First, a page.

Design, Labeling, and Use Mandates


CEA supports industry-driven solutions to ensure innovative technologies and services are accessible to disabled consumers. CEA is actively engaged on implementation of the 21st Century Communication and Video Act of 2010. 

  • August 2013 - Marking the 23rd anniversary of the passage of the landmark Americans with Disabilities Act, a diverse group of industry and accessibility advocates, including CEA’s Julie Kearney, Vice President, Regulatory Affairs, met with Secretary of State John Kerry to discuss their shared commitment to international disability rights and the ratification of the Convention on Rights of Persons with Disabilities, or "The Disabilities Treaty." 

    Ratification would ensure that the highest standard of disability rights, as upheld by the ADA, would be guaranteed to these Americans as soon as they travel overseas. In addition, the Disabilities Treaty seeks to increase economic competition by fostering new international markets for American products and technologies developed specifically for the accessibility community. 

    CEA remains committed to supporting efforts that spur innovative and industry-driven products and services for those with accessibility needs.
  •  August 2013 - In May, the FCC released a Notice of Proposed Rulemaking seeking to implement the accessibility requirements for user interfaces and video programming guides and menus in Sections 204 and 205 of the Twenty-First Century Communications and Video Accessibility Act of 2010. CEA filed initial comments on July 15 focused on the scope of products covered under Sections 204 and 205, identification of device functions that must be made accessible, user control mechanisms, and the appropriate phase-in period for compliance. CEA then filed an Ex Parte further describing CEA's views on the main issues in the proceeding on August 1, and later filed reply comments reiterating industry's positions and outstanding concerns on August 7. Finally, on August 16, CEA, together with the American Foundation for the Blind (AFB), filed an Ex Parte detailing the important areas of agreement reached between industry and disability advocates.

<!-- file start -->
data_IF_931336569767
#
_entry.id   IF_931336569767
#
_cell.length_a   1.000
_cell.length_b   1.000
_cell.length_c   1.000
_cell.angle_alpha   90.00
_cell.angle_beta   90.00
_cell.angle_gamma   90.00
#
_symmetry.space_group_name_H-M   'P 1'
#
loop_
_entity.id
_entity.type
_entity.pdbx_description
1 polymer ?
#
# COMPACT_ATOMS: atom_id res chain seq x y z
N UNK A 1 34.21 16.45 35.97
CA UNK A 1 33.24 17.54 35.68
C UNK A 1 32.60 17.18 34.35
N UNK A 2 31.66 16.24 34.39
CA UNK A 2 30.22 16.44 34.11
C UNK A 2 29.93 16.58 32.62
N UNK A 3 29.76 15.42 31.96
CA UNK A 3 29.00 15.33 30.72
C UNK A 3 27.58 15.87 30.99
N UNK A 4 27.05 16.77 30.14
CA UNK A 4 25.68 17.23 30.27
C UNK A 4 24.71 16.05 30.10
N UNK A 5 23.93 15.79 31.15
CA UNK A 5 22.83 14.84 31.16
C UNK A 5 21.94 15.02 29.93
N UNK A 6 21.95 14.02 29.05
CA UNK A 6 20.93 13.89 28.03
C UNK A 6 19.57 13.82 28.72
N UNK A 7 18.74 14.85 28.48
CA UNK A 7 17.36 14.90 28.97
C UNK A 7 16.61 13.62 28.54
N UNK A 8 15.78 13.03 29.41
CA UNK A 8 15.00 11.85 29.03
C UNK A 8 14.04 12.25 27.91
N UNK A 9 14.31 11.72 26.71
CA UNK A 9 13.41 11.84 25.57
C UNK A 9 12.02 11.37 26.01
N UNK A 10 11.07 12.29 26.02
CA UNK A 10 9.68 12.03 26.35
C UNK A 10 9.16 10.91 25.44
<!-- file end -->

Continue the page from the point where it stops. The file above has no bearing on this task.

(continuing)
CEA, AFB, and the American Council of the Blind believe that the agreements reach represent a significant step forward towards resolving the complex scoping issues of Sections 204 and 205. Discussions with the FCC on enhancing accessibility to consumer electronics continue, and more meetings and filings should be expected in the weeks ahead.
  • July 23, 2013 - CEA responded to the FCC’s Further Notice of Proposed Rulemaking pertaining to apparatus requirements for accessible emergency information and video description. In its comments, CEA noted that the Communications and Video Accessibility Act ("CVAA") does not extend emergency information or video description requirements to tablets, laptops, personal computers, smartphones, or similar devices through which consumers access linear programming via Internet Protocol ("IP") or other nontraditional means, and consequently the Commission must refrain from subjecting these devices to emergency information and video description requirements.